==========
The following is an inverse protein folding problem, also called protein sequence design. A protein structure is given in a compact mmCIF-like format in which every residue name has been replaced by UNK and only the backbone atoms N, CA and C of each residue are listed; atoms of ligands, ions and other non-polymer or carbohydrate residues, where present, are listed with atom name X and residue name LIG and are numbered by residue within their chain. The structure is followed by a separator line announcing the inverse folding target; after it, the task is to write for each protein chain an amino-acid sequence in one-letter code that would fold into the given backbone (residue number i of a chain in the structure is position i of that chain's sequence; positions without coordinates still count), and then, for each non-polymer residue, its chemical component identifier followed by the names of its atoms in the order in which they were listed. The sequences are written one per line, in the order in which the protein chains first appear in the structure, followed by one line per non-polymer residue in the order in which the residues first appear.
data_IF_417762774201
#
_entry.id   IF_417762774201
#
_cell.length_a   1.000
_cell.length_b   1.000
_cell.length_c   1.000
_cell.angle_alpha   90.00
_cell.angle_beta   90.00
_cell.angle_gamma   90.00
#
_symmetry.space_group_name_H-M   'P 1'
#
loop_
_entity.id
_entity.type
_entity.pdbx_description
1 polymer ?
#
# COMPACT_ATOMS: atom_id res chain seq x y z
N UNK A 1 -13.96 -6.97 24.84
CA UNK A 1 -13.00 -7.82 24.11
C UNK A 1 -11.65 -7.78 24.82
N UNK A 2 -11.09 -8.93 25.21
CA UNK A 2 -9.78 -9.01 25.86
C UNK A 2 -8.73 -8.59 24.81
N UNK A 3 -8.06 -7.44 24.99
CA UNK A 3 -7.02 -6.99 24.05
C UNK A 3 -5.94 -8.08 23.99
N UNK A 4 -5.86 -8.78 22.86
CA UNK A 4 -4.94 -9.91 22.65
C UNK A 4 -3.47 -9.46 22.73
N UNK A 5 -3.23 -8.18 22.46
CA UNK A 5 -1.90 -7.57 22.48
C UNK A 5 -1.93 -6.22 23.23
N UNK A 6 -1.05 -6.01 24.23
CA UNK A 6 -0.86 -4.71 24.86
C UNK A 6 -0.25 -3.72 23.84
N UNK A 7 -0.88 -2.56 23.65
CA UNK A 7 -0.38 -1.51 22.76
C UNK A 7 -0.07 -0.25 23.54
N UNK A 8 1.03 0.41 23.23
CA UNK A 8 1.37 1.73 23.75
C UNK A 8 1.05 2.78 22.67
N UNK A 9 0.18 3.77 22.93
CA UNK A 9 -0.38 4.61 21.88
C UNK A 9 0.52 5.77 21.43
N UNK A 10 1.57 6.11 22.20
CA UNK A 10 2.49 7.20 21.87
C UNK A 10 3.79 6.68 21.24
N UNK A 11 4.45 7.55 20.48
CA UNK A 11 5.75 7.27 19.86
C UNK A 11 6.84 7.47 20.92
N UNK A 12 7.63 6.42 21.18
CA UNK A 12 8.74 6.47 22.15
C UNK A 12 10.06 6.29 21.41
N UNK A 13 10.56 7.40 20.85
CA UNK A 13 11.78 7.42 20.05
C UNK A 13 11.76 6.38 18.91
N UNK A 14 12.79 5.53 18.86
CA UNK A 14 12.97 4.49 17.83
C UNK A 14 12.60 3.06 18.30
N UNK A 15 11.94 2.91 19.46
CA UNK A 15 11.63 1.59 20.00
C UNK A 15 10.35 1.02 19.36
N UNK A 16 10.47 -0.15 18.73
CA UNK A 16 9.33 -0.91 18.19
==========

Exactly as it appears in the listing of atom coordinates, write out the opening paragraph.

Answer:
The following is an inverse protein folding problem, also called protein sequence design. A protein structure is given in a compact mmCIF-like format in which every residue name has been replaced by UNK and only the backbone atoms N, CA and C of each residue are listed; atoms of ligands, ions and other non-polymer or carbohydrate residues, where present, are listed with atom name X and residue name LIG and are numbered by residue within their chain. The structure is followed by a separator line announcing the inverse folding target; after it, the task is to write for each protein chain an amino-acid sequence in one-letter code that would fold into the given backbone (residue number i of a chain in the structure is position i of that chain's sequence; positions without coordinates still count), and then, for each non-polymer residue, its chemical component identifier followed by the names of its atoms in the order in which they were listed. The sequences are written one per line, in the order in which the protein chains first appear in the structure, followed by one line per non-polymer residue in the order in which the residues first appear.